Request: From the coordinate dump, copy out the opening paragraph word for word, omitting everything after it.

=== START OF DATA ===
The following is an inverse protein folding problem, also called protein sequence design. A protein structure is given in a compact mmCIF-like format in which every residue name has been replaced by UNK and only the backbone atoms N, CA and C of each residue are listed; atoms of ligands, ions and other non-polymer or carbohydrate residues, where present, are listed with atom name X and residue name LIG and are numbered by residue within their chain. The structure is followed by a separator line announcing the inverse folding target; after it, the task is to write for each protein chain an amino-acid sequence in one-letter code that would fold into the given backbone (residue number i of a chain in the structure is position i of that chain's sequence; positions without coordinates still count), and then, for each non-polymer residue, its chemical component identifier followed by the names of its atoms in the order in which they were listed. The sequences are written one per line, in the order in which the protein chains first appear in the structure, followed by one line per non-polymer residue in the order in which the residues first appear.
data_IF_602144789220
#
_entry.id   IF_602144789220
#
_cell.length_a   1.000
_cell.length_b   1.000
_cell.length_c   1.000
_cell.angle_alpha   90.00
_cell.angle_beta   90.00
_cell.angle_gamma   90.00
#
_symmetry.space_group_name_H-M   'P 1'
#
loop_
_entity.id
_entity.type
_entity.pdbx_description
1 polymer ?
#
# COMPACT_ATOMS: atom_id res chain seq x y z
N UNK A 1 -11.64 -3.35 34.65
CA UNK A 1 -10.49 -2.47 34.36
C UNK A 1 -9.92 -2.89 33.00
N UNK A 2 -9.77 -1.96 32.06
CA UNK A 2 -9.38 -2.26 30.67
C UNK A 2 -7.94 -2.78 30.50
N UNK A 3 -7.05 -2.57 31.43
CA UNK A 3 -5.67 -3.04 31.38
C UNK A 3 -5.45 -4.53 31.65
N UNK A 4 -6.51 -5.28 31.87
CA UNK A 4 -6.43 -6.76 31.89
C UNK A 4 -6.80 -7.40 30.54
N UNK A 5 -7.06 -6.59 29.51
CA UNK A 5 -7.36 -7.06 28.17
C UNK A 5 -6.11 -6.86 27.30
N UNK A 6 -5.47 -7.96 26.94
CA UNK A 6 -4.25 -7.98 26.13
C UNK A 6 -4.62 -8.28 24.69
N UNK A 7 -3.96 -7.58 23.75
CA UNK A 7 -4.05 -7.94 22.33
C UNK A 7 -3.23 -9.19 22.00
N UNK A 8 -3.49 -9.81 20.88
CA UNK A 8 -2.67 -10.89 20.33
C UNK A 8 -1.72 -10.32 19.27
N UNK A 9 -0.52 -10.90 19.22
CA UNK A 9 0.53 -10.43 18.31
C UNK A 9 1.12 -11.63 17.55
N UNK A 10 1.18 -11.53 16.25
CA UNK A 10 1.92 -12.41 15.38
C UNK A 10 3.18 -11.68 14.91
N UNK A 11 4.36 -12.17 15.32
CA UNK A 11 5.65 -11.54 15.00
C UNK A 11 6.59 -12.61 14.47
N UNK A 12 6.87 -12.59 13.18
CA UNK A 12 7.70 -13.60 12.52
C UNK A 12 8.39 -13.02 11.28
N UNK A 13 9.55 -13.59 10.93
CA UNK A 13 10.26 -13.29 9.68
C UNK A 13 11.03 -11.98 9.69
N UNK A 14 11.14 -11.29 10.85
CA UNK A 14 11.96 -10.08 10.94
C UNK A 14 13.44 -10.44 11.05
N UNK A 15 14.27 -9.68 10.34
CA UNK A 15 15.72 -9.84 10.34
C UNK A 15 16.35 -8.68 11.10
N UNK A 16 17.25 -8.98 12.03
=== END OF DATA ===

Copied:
The following is an inverse protein folding problem, also called protein sequence design. A protein structure is given in a compact mmCIF-like format in which every residue name has been replaced by UNK and only the backbone atoms N, CA and C of each residue are listed; atoms of ligands, ions and other non-polymer or carbohydrate residues, where present, are listed with atom name X and residue name LIG and are numbered by residue within their chain. The structure is followed by a separator line announcing the inverse folding target; after it, the task is to write for each protein chain an amino-acid sequence in one-letter code that would fold into the given backbone (residue number i of a chain in the structure is position i of that chain's sequence; positions without coordinates still count), and then, for each non-polymer residue, its chemical component identifier followed by the names of its atoms in the order in which they were listed. The sequences are written one per line, in the order in which the protein chains first appear in the structure, followed by one line per non-polymer residue in the order in which the residues first appear.